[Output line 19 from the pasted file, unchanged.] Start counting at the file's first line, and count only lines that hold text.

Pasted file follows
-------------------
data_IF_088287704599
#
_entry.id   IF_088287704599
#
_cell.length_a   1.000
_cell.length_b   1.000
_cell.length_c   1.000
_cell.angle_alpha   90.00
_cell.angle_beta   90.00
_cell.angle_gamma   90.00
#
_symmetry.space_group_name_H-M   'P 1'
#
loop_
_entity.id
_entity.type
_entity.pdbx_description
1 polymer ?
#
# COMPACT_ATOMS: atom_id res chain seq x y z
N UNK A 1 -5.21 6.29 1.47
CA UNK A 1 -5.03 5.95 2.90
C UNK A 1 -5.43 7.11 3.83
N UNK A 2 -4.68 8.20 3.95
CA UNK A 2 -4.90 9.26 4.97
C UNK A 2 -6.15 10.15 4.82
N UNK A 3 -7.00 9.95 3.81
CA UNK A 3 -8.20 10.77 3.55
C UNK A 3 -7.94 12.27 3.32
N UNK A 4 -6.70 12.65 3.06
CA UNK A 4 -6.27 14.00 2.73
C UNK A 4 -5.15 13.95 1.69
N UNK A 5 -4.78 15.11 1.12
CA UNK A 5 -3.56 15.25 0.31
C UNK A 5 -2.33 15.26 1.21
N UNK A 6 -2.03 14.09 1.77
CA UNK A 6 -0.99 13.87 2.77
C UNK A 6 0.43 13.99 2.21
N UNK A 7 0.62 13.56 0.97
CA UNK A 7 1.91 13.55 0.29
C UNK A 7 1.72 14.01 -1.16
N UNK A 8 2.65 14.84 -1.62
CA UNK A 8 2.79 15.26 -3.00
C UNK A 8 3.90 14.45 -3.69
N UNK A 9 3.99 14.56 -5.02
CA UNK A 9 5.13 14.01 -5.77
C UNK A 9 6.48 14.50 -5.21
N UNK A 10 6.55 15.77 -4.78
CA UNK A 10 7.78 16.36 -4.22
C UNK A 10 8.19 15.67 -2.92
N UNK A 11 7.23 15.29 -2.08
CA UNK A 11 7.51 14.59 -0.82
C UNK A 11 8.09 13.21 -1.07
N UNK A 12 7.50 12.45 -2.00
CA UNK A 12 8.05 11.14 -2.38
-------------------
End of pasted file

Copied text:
#